Faking Death

Faking Death: Canadian Art Photography and the Canadian Imagination

Penny Cousineau-Levine
Copyright Date: 2003
Pages: 272
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  • Book Info
    Faking Death
    Book Description:

    Faking Death includes 16 colour reproductions and 150 duotones by artists such as Raymonde April, Jeff Wall, Lynne Cohen, Charles Gagnon, Evergon, Michel Lambeth, Thaddeus Holownia, Geoffrey James, Geneviève Cadieux, Shelley Niro, Diana Thorneycroft, Jin-me Yoon, Ian Wallace, and Ken Lum. By bringing together this many Canadian works "Faking Death" provides a compelling visual introduction to one of Canada's most vibrant and internationally recognized artistic media. It is an invaluable tool for curators, artists, teachers, students, and scholars in art history, fine arts, Canadian studies, film, communications, literature, and cultural studies.

    eISBN: 978-0-7735-7095-5
    Subjects: Art & Art History

Table of Contents

  1. Front Matter
    (pp. i-vi)
  2. Table of Contents
    (pp. vii-viii)
    (pp. ix-2)
    (pp. 3-11)

    Although I didn’t know it at the time, I think that I resolved to write this book one autumn evening years ago as I returned from a lecture given at the Montreal Museum of Fine Arts by John Szarkowski, the Museum of Modern Art’s curator of Photography and theéminence griseof the American photographic world. Szarkowski had spoken eloquently about American photography to a house packed with eager Canadian listeners. I was driving home with a friend, a photographer who had also attended the lecture, and he seemed barely able to contain himself as he extolled the virtues of...

  5. PART ONE Dislocation
    • CHAPTER ONE Between the Lines
      (pp. 15-20)

      In a 1974New York Timesreview of John Max’s book of photographs,Open Passport, photography critic A.D. Coleman, while praising the book’s photographs for their distinctive vision, takes Max to task for his “frequent abuse of the snapshot mode.”¹ In the same year, reviewing the National Film Board’s publication of Judith Eglington’sEarth Visions in Afterimage,² I wrote that if the photographer had sought to underline the beauty of the natural landscape, she might have done better to use a large format camera.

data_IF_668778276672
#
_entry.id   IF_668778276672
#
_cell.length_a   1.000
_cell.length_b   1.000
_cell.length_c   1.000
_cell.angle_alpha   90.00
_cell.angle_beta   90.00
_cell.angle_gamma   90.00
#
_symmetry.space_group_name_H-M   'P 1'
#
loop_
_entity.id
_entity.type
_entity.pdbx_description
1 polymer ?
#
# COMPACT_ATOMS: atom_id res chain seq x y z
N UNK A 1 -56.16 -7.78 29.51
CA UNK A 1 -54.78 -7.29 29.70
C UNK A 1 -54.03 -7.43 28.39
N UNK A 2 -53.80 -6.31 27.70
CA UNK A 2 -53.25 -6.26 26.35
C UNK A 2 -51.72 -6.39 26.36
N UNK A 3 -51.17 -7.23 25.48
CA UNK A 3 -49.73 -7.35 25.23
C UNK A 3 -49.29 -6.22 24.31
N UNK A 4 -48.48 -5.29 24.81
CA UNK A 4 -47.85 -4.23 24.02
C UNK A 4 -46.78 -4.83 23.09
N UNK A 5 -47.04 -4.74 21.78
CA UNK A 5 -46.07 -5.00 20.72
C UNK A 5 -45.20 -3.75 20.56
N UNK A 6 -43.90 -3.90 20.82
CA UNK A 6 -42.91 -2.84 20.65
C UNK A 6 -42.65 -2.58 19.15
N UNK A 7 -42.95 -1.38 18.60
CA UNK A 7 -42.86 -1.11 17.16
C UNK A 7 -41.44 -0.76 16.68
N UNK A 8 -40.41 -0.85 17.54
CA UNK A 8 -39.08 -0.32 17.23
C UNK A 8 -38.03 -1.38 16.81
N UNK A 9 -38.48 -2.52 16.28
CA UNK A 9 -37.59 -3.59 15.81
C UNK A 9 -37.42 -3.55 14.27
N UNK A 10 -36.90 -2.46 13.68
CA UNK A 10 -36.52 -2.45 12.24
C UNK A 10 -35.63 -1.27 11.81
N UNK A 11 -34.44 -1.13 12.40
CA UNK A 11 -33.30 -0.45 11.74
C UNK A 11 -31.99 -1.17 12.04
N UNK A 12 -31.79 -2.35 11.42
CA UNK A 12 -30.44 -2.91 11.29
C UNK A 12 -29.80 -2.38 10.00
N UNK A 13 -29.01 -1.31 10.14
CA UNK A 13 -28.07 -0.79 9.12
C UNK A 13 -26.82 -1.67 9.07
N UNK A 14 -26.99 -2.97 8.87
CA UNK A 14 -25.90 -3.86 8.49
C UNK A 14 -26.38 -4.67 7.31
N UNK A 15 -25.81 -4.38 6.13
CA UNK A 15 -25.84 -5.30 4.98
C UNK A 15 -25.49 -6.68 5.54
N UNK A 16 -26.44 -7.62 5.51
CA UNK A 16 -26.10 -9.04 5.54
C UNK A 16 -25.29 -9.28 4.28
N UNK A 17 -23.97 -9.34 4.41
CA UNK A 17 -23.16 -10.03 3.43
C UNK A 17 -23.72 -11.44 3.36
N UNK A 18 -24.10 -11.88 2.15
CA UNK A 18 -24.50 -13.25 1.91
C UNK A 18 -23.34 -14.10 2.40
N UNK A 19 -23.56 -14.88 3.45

These two statements share a misunderstanding of Canadian photography. Both betray the reviewer’s presumption that there...

    • CHAPTER TWO The Missing Referent
      (pp. 21-47)

      In discussing the nature of photography as a medium, commentators of different stripes have tended to agree about what defines photography and sets it apart from other visual means of expression. At the medium’s inception, photography was seen as a chemical and physical process that “gives Nature the ability to reproduce herself.”¹ Toronto critic Marta Braun has aptly referred to this quality as photography’s “privileged ontological relationship to reality.” Curiously, in ways we will examine, Canadian photographers appear to eschew the very qualities these theorists identify as the defining features of the art.

      “Photography affects us like a phenomenon in...

  6. PART TWO Inside and Outside
    • CHAPTER THREE Subconscious Canada
      (pp. 51-86)

      Perhaps because of Canadian art photography’s long association with the Still Photography Division of the National Film Board, Canadian critics and photographers — when they pronounce themselves at all on the matter — conclude that if we do have a photographic tradition, it is a documentary one. National Gallery of Canada photography curator Ann Thomas has written that “looking back at Canadian photography from 1940 to 1967 — from the inception of the National Film Board with its strong nationalistic and documentary program to 1967 — the year during which theCamera as Witnessexhibition was organized at Expo ’67 and the National Film...

    • CHAPTER FOUR Elsewhere
      (pp. 87-127)